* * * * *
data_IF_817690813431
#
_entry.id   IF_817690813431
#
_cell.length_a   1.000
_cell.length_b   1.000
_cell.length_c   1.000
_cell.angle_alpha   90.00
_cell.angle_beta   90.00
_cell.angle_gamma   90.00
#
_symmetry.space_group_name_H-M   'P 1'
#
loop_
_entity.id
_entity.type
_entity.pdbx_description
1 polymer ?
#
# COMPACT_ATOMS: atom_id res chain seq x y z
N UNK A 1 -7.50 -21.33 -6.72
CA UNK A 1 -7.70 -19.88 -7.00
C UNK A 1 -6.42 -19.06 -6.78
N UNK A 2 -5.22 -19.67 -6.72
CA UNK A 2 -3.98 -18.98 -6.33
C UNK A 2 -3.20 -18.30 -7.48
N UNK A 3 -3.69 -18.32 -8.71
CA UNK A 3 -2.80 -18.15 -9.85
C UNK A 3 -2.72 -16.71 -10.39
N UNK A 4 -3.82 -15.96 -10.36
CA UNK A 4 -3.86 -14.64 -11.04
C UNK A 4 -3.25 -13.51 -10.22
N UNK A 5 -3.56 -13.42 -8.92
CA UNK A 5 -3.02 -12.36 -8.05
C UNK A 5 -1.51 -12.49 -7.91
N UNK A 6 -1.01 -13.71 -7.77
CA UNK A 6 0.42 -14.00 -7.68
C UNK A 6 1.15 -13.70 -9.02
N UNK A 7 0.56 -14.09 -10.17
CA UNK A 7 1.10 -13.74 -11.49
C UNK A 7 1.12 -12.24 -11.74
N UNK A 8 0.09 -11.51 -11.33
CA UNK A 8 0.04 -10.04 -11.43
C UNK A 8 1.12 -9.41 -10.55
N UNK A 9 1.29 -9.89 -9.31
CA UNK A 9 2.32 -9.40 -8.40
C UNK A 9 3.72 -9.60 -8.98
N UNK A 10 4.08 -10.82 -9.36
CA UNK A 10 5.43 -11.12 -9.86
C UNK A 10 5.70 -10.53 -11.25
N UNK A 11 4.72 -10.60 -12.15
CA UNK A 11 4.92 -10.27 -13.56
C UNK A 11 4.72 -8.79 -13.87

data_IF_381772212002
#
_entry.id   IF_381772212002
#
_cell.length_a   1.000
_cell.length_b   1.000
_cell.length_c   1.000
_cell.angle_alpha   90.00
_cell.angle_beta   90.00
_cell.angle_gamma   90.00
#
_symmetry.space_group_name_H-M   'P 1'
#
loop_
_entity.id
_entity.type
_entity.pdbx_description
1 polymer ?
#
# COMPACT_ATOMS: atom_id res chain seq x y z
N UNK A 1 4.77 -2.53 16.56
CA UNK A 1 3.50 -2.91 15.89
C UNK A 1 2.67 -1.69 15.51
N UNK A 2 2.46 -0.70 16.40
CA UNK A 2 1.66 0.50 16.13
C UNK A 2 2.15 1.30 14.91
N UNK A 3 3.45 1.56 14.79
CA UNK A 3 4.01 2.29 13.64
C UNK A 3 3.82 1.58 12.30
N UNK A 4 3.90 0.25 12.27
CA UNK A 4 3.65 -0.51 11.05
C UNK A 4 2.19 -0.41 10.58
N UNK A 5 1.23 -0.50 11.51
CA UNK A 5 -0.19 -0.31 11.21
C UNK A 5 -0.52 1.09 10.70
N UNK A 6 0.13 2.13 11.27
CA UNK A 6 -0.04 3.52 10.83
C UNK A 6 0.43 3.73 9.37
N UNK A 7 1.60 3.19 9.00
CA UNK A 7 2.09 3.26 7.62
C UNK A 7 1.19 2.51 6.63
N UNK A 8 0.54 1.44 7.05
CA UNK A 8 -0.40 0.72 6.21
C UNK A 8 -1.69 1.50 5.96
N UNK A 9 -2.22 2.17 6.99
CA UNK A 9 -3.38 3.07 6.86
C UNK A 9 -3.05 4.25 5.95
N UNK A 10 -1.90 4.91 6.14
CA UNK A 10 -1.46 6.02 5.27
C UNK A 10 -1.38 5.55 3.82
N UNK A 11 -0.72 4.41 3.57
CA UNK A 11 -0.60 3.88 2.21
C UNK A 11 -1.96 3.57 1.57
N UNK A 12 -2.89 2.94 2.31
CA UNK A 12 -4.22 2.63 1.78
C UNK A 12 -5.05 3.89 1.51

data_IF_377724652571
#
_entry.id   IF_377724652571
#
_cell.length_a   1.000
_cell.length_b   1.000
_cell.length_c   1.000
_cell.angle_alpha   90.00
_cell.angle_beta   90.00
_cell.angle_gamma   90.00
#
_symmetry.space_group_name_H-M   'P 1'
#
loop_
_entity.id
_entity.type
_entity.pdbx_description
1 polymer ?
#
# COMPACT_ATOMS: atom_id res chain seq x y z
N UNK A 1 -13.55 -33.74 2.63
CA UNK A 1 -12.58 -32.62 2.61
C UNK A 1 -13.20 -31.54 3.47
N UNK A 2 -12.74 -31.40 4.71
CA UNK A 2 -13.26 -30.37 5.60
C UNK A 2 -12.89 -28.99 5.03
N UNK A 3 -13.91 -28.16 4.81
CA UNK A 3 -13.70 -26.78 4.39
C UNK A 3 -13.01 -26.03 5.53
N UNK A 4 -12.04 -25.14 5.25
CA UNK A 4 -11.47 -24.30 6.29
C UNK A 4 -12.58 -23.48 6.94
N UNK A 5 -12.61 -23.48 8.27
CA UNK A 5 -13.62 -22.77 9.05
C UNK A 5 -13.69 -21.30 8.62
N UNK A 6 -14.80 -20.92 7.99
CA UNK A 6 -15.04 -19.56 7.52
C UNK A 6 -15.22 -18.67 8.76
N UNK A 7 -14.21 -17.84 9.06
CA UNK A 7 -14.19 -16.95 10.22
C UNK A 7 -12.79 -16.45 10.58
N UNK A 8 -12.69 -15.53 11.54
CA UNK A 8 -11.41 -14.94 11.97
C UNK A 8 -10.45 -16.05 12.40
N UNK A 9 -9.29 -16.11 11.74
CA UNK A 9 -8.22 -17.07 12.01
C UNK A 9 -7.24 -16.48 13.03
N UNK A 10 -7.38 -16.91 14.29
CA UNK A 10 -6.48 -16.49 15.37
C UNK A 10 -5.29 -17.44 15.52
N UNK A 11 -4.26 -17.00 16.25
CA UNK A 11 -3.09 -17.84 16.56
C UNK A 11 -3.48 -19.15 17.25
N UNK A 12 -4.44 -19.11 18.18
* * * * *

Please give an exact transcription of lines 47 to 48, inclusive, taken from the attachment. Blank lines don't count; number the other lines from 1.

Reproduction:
C UNK A 9 3.72 -9.60 -8.98
N UNK A 10 4.08 -10.82 -9.36